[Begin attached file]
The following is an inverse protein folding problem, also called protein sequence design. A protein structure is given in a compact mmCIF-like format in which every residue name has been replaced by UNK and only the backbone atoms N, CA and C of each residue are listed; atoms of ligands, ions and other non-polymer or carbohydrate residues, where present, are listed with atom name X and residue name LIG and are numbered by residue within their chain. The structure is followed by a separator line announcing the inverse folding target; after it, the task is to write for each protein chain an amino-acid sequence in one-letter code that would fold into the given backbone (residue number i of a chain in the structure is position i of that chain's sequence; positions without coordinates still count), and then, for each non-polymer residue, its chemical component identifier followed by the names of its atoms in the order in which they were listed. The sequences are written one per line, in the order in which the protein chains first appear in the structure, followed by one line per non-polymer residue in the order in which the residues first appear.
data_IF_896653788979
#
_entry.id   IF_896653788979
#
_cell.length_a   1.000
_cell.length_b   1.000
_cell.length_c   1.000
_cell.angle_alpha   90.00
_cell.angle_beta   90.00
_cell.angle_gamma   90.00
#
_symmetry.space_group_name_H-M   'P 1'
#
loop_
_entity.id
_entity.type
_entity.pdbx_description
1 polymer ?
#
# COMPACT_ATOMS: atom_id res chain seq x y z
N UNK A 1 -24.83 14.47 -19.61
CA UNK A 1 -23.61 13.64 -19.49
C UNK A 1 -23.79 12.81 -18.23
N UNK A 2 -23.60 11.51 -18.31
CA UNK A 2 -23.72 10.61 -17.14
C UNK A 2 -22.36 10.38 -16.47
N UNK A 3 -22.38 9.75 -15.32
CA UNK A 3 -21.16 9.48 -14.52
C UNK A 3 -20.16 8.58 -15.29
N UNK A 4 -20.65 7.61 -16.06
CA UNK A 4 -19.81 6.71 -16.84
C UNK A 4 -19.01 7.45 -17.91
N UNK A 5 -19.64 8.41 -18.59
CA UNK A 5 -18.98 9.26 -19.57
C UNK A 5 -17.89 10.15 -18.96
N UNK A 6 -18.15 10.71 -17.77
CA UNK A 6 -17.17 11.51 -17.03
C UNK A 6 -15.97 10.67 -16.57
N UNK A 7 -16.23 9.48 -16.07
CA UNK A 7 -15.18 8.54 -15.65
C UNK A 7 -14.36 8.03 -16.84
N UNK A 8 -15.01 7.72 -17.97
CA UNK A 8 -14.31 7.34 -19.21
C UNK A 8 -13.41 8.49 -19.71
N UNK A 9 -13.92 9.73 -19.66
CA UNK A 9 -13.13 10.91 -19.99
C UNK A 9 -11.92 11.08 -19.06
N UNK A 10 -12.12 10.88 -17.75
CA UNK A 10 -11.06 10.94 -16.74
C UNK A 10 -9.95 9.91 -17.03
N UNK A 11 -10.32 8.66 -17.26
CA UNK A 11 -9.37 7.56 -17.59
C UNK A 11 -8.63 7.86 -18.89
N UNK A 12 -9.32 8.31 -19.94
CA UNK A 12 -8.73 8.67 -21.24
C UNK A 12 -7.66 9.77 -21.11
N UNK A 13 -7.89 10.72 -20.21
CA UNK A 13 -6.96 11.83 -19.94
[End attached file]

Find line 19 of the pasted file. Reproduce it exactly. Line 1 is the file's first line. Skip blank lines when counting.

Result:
1 polymer ?